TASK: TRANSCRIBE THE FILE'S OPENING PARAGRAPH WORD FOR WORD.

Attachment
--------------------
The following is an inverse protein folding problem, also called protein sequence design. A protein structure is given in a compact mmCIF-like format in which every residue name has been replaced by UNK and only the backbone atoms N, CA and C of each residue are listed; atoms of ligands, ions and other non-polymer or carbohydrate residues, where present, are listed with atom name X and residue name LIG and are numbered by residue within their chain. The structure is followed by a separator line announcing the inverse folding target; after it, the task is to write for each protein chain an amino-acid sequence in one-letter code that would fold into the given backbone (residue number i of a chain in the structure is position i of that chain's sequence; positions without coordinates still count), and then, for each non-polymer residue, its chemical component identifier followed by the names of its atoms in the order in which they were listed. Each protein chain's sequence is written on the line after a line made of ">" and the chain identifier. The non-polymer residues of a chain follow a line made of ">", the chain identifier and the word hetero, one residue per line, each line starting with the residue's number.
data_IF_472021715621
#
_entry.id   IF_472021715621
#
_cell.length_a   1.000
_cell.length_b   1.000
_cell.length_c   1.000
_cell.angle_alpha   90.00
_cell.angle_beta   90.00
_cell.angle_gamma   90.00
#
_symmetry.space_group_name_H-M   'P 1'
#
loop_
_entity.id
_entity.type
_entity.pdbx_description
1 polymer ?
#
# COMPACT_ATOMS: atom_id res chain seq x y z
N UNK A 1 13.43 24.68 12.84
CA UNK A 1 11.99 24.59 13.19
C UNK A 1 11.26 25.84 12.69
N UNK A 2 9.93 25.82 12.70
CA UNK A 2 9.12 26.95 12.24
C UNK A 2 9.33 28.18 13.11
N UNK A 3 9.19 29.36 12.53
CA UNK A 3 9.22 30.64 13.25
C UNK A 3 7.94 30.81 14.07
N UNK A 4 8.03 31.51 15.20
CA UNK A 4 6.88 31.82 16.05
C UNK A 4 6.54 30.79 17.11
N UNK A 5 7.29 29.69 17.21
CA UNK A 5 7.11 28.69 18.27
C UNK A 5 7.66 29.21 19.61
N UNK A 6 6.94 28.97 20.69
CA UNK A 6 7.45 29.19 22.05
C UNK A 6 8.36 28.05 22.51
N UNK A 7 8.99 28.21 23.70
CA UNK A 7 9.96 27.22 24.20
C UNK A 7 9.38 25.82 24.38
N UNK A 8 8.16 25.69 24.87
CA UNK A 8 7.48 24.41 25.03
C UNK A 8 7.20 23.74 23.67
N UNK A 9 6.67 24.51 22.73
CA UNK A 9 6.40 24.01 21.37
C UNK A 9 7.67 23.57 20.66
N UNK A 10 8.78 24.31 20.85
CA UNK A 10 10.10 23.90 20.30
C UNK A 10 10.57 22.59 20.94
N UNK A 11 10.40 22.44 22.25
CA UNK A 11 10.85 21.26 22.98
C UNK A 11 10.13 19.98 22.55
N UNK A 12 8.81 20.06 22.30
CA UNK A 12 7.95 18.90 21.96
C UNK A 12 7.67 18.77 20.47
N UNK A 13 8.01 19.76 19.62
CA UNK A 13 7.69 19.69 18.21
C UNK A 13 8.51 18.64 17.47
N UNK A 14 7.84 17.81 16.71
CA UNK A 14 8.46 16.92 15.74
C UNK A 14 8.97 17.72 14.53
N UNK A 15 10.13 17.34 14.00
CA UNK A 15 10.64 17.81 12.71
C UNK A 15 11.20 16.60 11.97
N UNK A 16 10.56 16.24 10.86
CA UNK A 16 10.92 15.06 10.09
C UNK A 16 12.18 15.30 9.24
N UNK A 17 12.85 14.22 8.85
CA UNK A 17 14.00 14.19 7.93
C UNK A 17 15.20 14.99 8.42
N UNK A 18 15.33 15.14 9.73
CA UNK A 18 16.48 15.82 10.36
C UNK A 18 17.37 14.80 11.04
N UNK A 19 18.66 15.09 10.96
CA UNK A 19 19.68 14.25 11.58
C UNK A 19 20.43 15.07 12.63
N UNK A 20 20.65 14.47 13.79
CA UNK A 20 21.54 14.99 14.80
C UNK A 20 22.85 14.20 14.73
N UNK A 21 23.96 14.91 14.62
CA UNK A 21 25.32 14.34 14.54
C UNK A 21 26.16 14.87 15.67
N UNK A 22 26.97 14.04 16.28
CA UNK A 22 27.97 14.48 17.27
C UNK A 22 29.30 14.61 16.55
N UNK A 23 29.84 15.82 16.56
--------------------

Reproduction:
The following is an inverse protein folding problem, also called protein sequence design. A protein structure is given in a compact mmCIF-like format in which every residue name has been replaced by UNK and only the backbone atoms N, CA and C of each residue are listed; atoms of ligands, ions and other non-polymer or carbohydrate residues, where present, are listed with atom name X and residue name LIG and are numbered by residue within their chain. The structure is followed by a separator line announcing the inverse folding target; after it, the task is to write for each protein chain an amino-acid sequence in one-letter code that would fold into the given backbone (residue number i of a chain in the structure is position i of that chain's sequence; positions without coordinates still count), and then, for each non-polymer residue, its chemical component identifier followed by the names of its atoms in the order in which they were listed. Each protein chain's sequence is written on the line after a line made of ">" and the chain identifier. The non-polymer residues of a chain follow a line made of ">", the chain identifier and the word hetero, one residue per line, each line starting with the residue's number.